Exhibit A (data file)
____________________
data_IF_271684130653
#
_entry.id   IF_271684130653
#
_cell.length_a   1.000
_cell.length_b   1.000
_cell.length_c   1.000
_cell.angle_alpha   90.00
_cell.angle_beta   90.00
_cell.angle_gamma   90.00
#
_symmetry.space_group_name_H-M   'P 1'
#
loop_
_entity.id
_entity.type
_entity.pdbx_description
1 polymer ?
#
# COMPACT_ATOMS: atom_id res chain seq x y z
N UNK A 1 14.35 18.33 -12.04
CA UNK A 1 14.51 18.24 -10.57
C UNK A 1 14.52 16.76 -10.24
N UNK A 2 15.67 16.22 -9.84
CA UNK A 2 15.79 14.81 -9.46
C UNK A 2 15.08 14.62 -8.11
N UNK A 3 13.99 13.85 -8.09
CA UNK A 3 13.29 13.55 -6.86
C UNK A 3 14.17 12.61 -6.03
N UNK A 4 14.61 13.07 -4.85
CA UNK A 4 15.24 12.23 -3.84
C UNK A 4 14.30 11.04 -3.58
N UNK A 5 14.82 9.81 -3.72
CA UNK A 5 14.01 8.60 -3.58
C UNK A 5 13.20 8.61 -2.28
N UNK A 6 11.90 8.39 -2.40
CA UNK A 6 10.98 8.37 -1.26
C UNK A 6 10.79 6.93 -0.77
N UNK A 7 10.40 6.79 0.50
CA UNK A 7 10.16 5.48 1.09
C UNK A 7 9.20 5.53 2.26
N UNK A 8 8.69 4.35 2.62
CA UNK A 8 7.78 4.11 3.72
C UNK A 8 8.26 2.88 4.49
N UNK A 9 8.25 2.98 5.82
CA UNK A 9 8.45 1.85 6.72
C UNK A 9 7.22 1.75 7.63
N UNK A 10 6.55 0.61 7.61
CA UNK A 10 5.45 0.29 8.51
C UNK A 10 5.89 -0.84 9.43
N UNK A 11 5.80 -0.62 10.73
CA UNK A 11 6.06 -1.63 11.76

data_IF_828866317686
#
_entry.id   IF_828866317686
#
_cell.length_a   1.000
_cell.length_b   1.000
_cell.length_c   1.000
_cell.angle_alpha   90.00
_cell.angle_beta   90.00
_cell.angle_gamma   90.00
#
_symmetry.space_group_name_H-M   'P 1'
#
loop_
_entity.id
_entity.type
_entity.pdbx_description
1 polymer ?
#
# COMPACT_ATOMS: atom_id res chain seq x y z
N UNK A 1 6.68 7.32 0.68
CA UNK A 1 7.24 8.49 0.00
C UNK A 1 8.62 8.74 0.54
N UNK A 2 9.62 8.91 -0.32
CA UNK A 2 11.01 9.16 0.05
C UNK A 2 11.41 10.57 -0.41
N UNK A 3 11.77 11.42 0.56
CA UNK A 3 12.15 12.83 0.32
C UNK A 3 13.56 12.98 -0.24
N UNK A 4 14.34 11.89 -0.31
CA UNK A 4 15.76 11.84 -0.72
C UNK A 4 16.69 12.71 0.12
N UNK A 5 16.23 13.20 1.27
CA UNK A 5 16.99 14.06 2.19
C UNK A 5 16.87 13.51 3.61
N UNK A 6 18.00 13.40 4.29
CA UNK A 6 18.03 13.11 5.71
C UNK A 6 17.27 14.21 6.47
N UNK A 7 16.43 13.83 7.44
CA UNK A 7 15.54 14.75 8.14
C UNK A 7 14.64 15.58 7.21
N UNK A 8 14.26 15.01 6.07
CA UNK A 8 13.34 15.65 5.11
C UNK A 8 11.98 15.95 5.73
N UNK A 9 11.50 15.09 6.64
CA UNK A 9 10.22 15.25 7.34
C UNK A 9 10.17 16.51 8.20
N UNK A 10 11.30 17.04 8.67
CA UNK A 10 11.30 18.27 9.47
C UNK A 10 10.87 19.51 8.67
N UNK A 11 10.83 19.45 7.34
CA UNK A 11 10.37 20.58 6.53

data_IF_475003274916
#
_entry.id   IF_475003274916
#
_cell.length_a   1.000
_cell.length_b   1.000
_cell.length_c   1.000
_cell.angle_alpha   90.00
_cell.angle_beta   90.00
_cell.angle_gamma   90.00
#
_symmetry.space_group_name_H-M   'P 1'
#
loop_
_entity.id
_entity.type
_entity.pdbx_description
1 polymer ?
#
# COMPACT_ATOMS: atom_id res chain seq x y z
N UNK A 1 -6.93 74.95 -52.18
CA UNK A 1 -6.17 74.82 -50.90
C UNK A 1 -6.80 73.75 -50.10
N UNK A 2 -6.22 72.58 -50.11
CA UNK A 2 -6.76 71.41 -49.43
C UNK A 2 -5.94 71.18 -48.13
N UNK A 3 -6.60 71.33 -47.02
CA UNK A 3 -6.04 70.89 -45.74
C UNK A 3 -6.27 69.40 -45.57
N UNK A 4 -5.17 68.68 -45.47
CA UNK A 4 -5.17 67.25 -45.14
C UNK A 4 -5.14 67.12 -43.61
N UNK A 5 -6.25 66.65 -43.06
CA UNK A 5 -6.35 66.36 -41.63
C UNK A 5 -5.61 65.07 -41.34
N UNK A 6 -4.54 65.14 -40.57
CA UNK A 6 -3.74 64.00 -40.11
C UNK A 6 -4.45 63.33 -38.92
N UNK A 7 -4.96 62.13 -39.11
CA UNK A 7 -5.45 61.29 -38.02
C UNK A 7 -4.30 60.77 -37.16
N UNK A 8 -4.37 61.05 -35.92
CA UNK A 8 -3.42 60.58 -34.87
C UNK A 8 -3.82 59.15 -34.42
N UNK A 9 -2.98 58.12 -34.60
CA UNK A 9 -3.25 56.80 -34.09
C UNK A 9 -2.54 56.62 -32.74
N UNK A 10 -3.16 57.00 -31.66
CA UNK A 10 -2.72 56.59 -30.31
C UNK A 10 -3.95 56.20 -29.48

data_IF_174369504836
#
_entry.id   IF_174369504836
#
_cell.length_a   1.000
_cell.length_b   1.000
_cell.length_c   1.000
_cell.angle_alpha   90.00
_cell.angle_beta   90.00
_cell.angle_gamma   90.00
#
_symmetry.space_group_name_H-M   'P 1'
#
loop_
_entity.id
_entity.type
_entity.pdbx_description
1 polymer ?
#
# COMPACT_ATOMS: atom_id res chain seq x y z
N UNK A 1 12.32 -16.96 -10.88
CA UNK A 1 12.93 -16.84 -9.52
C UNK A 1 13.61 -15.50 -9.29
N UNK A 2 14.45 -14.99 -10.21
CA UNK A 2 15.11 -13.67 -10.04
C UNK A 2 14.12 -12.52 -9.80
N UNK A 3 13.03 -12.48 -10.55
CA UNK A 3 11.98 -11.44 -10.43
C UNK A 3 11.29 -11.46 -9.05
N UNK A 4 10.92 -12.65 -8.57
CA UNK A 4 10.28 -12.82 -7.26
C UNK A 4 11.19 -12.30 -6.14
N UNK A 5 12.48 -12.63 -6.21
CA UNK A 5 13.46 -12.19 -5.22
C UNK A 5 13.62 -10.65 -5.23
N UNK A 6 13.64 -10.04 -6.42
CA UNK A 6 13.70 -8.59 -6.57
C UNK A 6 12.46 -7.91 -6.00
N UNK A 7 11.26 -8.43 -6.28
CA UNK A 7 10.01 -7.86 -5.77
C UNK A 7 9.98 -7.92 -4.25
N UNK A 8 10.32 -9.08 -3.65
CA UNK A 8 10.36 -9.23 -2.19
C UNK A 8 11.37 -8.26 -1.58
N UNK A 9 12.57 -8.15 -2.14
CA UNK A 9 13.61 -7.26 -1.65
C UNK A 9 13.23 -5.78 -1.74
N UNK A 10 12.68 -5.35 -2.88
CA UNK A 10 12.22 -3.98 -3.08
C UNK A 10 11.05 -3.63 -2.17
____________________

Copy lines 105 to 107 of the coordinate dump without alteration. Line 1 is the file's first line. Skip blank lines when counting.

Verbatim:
data_IF_475003274916
#
_entry.id   IF_475003274916